A review of
by Gustave Flaubert
“A good sentence in prose,” says Flaubert, “should be like a good line in poetry, unchangeable, as rhythmic, as sonorous.” In service of this high standard, Flaubert spoke his sentences loudly and in different registers in his gueuloir (“screech room”), listening for the peculiar inflections of spoken language. While Lydia Davis admits in her introduction that it is “perhaps impossible” for a translation to meet Flaubert’s rigorous criteria, she is one of the most innovative prose stylists of our time, and thus an excellent match for Flaubert’s masterpiece.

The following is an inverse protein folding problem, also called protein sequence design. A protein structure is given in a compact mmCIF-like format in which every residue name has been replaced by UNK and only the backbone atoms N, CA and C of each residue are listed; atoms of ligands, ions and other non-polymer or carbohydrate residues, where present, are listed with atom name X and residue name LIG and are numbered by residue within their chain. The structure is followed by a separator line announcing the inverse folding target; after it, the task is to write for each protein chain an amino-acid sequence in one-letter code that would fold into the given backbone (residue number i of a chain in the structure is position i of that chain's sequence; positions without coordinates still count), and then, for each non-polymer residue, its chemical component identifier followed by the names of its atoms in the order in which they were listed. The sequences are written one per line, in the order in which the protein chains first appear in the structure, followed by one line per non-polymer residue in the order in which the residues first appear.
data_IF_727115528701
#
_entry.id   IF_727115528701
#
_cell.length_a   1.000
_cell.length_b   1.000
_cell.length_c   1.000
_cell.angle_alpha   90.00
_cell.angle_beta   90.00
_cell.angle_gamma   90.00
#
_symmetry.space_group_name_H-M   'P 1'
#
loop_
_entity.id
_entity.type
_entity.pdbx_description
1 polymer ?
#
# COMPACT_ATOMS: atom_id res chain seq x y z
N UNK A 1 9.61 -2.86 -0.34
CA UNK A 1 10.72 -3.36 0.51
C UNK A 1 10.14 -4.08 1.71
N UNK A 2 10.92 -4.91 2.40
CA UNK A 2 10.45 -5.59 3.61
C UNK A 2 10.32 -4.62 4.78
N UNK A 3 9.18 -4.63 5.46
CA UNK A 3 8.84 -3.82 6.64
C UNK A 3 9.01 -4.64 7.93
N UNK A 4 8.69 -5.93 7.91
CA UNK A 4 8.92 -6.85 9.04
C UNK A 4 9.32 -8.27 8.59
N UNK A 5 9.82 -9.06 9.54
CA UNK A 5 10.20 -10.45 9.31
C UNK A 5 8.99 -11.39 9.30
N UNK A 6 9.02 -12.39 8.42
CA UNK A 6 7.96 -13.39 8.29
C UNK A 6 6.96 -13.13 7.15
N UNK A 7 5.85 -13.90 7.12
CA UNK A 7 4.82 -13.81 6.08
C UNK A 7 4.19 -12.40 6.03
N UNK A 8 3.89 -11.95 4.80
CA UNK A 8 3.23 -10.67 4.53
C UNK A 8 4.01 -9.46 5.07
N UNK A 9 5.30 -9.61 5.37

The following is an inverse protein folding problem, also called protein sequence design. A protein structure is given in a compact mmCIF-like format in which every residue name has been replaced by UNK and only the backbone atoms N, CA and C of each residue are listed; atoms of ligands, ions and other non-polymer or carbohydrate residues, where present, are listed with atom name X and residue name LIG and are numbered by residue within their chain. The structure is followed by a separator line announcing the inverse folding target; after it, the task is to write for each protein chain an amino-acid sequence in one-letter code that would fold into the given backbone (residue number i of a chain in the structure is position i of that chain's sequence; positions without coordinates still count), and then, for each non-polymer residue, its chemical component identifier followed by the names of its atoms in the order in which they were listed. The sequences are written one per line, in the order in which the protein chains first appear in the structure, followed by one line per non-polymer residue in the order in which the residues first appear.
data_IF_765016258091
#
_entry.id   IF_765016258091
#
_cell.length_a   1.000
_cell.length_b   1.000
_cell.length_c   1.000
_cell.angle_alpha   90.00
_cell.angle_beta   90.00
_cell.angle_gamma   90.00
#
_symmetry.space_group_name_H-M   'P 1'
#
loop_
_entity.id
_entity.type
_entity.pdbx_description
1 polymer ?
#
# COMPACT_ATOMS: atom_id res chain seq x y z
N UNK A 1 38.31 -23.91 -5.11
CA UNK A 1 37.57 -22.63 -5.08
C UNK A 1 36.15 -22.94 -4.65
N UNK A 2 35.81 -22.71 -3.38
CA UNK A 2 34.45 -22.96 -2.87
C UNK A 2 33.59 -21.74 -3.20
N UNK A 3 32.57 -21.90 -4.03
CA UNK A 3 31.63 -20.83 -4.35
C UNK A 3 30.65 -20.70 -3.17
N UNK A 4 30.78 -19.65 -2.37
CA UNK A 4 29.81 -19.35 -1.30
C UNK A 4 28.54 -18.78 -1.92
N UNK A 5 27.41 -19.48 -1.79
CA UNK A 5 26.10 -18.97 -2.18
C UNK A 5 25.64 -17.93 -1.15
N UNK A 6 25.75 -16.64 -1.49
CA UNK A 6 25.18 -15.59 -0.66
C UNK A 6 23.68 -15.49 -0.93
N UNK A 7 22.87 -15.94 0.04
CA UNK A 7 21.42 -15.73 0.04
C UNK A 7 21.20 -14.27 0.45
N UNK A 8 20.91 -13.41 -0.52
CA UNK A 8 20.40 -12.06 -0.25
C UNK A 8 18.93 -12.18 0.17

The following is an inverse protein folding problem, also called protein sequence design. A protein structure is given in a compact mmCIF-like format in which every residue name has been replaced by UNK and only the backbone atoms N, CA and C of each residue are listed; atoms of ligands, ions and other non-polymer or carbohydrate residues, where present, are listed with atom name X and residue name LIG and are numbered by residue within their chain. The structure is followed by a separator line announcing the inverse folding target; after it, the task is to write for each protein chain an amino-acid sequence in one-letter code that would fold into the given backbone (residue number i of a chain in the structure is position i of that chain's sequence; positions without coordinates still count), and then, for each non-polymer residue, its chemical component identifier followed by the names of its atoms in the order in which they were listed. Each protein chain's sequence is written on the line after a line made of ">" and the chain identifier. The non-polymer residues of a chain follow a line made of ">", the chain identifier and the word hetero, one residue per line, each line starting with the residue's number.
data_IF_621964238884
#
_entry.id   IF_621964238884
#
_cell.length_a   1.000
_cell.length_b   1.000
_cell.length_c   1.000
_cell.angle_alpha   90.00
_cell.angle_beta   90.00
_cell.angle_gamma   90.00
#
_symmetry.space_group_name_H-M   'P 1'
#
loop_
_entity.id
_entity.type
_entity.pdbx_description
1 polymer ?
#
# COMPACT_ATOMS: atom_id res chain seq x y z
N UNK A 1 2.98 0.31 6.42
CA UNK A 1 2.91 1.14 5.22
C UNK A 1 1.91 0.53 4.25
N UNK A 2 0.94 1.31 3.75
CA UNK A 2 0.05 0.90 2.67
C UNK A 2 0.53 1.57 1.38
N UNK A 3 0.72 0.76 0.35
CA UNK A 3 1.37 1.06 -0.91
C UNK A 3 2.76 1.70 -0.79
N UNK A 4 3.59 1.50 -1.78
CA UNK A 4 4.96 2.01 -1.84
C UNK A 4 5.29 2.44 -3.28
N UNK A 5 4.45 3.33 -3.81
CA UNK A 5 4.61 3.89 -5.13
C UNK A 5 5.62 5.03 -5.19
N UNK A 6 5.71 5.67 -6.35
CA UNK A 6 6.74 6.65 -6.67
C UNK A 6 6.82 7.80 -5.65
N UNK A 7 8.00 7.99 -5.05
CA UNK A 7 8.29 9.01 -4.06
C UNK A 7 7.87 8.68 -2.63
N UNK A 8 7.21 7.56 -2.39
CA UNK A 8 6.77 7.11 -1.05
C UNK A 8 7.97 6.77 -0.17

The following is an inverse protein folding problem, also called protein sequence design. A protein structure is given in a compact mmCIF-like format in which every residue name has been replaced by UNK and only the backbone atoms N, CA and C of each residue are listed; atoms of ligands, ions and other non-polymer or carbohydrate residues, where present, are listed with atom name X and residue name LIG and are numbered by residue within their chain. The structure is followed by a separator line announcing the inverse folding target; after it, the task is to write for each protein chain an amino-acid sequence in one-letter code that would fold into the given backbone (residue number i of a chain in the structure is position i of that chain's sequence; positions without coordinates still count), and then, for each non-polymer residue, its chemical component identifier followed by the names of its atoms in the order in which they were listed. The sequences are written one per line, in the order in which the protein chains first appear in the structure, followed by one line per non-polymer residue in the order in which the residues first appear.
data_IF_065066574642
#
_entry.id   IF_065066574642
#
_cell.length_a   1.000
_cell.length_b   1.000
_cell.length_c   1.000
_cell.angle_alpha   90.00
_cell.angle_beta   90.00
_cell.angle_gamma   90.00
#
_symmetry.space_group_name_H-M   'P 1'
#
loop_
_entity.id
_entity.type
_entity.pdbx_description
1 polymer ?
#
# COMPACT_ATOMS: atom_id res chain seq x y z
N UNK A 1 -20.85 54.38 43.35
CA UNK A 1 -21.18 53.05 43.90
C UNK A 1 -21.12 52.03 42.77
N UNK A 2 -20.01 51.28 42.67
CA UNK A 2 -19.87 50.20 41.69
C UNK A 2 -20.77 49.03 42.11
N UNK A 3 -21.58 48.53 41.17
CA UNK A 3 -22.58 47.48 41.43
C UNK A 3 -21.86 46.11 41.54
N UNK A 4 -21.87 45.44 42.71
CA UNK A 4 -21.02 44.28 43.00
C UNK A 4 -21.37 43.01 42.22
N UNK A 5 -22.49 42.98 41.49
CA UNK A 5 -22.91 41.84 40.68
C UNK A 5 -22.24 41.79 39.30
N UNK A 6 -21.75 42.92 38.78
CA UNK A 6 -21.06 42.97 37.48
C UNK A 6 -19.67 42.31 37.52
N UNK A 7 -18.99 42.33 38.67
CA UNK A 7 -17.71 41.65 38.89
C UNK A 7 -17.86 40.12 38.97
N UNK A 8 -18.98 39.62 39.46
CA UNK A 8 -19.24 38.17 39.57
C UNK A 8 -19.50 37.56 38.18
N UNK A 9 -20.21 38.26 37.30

Flaubert’s sentences are certainly sonorous in French (Emma “répétait qu’il fallait économizer, puisqu’ils n’étaient pas riches, ajoutant qu’elle était très contente… lui plaisait beaucoup…”), and the sentences in this translation reveal a similar attention to sound. When Emma tosses her bridal bouquet into the fire, “the little cardboard berries burst open, the binding wire twisted, the braid melted.” Proust noted Flaubert’s “grammatical singularities”: his new use of the past definite, the present participle, certain pronouns, and his “unconventional handling of the word ‘and.’” Davis is likewise known for her fresh syntax. Early in her career she picked apart Beckett’s sentences to understand why they worked, and she counts the music of Bach—which she studied in a high-school music theory class—among her influences. Like Flaubert, Davis has a penchant for the sound of language: “I don’t edit out things that I began by saying.”
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